Sean Leuthold would rather see have his two nieces in prison than in society if they were mixed up with heroin.
It emphasized the Crawford County Court of Common Pleas judge’s commitment and tough stance on heroin addicts and dealers. About 80 percent of the cases the county had this year were drug-related with nearly three-fourths of them heroin related, Leuthold said at a Galion Area Betterment Commission meeting Monday afternoon.
The judge wants to continue weeding out the drug dealers that come from major areas such as Detroit and Chicago.
Those dealers, he says, usually sell heroin in quantities containing a tenth of a gram, which usually bring on lower felony charges if caught.
“It’s all about the amount that is involved,” he said.
But under Ohio law, judges are required to sentence first-time offenders, of whose highest charge is a felony of the fourth- or fifth- degree, to probation. That doesn’t consider prior misdemeanors or if the accused has multiple felony charges below the third degree.
“It’s created one of the biggest problems we had to deal with in this county,” he said.
Additionally, judges would have offenders go through the intervention in lieu of conviction, or ILC, program. Offenders would plea guilty but instead of a felony conviction would undergo a two-year program, which included counseling and treatment. But after completing the program, some offenders came back with another drug-related felony in the fourth or fifth degree, making them not eligible for prison.
That increased the number of people on probation, which was difficult for the court to keep track, Leuthold said.
Last year, the court had about 400 to 450 people on probation with 60 sentence to prison inlcuding five who who had a sentence greater than five years, he said.
Drug dealers also knew the system well enough to take advantage of it such as the ILC.
“So we began to become a Mecca for drug dealers (and) drug users,” Leuthold said.
Leuthold made changes after he took the bench in February. So far this year, nearly 350 people in the county were sentenced to prison with about 275 people on probation and more than 30 that have prison sentences greater than five years.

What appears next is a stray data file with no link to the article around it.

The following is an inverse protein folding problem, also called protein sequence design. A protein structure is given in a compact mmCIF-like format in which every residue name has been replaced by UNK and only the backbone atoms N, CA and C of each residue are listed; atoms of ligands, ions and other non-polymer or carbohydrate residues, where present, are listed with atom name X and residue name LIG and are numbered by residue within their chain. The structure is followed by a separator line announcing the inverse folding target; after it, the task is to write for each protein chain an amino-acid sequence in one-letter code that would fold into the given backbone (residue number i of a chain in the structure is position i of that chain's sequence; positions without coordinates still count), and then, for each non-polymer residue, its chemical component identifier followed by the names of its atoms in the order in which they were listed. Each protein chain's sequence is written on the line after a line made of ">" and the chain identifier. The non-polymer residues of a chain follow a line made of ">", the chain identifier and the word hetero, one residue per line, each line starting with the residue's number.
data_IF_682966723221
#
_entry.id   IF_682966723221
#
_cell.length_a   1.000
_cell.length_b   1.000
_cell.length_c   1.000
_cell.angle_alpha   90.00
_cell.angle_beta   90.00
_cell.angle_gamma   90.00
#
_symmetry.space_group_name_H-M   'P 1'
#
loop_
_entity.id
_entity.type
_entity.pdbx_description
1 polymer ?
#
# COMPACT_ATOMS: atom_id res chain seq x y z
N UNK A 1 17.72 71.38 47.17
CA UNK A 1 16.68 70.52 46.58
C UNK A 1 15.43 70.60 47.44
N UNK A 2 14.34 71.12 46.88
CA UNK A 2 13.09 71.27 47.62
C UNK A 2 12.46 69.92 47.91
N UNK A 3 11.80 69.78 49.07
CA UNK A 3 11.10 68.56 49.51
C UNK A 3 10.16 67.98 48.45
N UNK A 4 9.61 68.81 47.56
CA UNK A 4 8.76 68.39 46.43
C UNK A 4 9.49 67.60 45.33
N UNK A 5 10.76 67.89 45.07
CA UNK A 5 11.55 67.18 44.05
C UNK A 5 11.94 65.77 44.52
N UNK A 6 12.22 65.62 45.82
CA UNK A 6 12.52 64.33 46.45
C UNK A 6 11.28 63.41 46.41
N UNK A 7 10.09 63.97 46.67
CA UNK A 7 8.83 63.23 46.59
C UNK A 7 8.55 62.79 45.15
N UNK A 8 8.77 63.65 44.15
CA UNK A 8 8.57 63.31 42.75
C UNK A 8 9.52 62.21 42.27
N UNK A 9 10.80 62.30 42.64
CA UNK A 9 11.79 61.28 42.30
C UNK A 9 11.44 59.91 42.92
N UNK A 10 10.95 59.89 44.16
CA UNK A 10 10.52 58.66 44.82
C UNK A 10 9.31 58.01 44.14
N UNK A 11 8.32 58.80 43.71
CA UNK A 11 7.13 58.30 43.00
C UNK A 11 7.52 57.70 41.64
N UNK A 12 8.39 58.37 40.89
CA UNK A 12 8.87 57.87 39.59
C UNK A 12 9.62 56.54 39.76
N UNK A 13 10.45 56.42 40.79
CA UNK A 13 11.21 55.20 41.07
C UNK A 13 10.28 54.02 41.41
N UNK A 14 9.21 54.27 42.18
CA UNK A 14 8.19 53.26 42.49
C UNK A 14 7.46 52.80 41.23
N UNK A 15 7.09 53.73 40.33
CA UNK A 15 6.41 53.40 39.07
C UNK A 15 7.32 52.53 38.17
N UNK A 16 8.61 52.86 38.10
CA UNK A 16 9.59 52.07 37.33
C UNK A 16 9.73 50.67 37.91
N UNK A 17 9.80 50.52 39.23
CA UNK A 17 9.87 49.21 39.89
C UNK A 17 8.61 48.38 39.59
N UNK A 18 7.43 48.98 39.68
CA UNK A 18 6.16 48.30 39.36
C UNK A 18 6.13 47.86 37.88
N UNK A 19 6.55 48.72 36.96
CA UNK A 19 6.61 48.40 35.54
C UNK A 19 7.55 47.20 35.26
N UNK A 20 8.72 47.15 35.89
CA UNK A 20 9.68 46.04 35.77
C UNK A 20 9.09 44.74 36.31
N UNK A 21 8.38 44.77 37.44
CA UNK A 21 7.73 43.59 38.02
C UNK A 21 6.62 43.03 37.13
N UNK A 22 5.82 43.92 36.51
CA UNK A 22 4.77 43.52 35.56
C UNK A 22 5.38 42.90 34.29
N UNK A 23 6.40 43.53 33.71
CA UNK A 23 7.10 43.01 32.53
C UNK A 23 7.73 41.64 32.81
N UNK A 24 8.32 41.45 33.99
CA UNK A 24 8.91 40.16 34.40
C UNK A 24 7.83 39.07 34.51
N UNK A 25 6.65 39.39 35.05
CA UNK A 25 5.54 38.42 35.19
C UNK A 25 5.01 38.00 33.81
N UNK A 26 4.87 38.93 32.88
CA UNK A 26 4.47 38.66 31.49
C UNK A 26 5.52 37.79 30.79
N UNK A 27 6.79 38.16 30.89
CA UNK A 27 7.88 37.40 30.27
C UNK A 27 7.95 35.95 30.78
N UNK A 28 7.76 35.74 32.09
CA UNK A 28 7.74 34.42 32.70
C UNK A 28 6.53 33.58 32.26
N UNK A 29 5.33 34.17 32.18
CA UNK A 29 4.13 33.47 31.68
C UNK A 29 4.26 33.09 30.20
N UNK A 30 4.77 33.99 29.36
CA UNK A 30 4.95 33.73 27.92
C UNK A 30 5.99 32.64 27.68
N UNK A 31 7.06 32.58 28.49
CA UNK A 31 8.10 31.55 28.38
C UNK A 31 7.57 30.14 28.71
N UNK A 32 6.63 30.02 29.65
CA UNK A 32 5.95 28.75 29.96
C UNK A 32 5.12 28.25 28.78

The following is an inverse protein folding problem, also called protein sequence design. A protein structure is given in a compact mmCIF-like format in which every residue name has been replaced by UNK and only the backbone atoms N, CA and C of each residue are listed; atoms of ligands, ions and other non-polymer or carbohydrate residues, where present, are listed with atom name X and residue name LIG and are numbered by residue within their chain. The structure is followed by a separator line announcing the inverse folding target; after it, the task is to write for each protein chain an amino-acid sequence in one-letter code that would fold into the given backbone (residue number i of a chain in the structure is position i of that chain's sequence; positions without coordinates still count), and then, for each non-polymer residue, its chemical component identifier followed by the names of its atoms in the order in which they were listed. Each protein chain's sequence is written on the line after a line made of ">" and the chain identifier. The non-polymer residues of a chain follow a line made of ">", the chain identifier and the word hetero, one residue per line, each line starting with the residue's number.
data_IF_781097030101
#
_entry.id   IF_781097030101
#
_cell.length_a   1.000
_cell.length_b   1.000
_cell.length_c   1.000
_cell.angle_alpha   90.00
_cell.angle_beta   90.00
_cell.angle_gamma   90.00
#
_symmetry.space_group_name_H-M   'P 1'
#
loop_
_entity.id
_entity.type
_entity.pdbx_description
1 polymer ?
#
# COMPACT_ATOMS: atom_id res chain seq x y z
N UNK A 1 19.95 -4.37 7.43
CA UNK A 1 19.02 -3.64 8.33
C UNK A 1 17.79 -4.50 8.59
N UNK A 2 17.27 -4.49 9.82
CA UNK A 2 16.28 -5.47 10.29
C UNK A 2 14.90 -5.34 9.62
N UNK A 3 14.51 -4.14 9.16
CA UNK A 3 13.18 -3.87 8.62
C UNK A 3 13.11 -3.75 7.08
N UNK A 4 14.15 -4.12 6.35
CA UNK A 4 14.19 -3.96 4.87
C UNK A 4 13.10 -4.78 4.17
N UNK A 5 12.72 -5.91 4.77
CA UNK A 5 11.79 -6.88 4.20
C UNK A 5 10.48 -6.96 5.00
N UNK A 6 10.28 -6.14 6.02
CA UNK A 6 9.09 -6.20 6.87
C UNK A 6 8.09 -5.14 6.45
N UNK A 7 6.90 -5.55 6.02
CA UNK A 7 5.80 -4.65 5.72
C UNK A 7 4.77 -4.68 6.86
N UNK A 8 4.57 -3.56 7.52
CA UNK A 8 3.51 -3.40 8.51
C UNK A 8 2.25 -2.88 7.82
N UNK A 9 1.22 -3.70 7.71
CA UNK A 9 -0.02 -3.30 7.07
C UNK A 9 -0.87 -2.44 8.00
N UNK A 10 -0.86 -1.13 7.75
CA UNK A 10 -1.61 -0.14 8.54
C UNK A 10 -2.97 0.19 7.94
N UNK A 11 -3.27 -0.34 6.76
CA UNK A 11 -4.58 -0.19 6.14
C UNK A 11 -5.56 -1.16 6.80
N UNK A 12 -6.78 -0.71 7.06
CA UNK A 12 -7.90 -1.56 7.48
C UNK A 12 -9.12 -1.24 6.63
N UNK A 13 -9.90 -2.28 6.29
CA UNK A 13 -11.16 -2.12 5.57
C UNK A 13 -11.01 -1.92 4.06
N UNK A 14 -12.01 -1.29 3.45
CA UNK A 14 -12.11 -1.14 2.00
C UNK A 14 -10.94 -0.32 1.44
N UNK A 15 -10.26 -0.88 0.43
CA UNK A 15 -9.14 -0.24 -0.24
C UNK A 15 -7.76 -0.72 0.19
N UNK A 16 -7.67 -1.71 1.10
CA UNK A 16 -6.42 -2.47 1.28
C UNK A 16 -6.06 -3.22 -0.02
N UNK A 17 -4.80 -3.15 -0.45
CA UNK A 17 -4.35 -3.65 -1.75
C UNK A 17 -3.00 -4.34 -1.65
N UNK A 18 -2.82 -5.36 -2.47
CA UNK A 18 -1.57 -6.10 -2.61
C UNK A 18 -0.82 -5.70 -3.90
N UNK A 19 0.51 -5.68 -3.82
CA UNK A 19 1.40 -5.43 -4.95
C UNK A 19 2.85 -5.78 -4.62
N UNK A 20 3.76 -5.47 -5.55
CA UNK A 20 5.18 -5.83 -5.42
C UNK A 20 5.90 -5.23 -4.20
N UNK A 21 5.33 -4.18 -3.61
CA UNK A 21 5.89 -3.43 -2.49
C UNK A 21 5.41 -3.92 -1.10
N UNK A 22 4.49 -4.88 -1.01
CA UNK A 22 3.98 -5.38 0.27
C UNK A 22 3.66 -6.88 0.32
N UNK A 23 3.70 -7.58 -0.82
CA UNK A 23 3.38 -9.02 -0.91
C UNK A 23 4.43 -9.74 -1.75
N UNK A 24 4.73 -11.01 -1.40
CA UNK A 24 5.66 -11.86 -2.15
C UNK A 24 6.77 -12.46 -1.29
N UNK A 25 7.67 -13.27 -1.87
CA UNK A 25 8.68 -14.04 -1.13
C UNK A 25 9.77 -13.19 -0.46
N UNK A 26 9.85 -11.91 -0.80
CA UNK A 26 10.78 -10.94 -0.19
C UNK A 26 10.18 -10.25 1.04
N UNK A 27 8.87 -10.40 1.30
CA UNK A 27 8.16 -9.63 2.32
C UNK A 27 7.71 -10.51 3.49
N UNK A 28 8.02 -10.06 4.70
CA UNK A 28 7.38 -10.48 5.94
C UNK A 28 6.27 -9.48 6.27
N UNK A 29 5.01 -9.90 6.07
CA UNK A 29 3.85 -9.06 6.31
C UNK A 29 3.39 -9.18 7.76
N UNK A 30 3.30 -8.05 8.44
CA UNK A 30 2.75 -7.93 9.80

There’s now a 98 percent chance for those prison-eligible to be sentenced to prison and a 95 percent chance for probation violators, he said.
Leuthold also made changes to probation, adding new conditions such as prohibiting alcohol consumption. Violating those conditions could result in prison time.
“Probation is now a privilege, not a right,” he said.
Leuthold also discontinued the ILC program and replaced it with another option, which still provides counseling and treatment. Offenders that fail the program are sentence to 30 days in jail but can resume the program. A second offense would likely result in a prison sentence. The new program has a 50 percent, he said.
Heroin addicts, Leuthold says, should be in recovery, in treatment or incarcerated. He believes his No. 1 job is to protect the public and not neccesarily to help the addict.
“One of the things I was told, over and over again, we’re never going to arrest our way out of this problem,” he said. “But I been saying we can’t treat our way out of this problem either.”
Galion Police Chief Brian Saterfield, who was not at the commission meeting, said Crawford County as a whole has worked well together on the drug problem, which is not as prevalent compared with the past few years. Instead activity has shifted to other areas outside of Crawford, he said.
Saterfield said Leuthold has set out what he promised to do when campaigning for the position and that court system has shown more teeth to the heroin problem.
The chief believes the system cannot arrest its way out of the problem but requires many different resources from faith-based organizations to government services in the community.
“We have to reduce the demand (for heroin),” he said.
Leuthold would like to see the Ohio legislature give judges more discretion to sentence drug traffickers to prison such as making drug trafficking a third-degree felony.
“We’re not going to solve this problem without some level of incarceration,” he said.
State Sen. Dave Burke, of Marysville, R-26th, also not at the meeting, said the senate is working to pass legislation that would make five milligrams or more of fentanyl or any amount in a mixture constitute as a bulk amount when it comes to drug offenses.
That’s in response to recent events of heroin mixed with the substance that’s caused several overdose-related deaths, he said.
He’s hoping Senate Bill 237 will pass by next summer.
But Burke said he didn’t see the point in making heroin more illegal, at least effective enough to dissuade drug dealers and drug users.
With prisons overcrowded, Burke didn’t see the value in incarcerating more offenders because the capital and resources needed would require higher taxes. A convict would have a difficult time to find a job after serving time in prison, he added.
Burke said there were also discussions of giving judges the option to sentence addicts in Community Correctional Facilities – prisons that are more program-oriented.
He added that judges know the people better in their communities and can determine who needs prison. He also welcomes any input from judges.
“Giving him (Leuthold and other judges) some flexibility would be a good thing,” he said.
Reach Klein at 419-468-1117, ext. 2048 or on Twitter at @brandoneklein.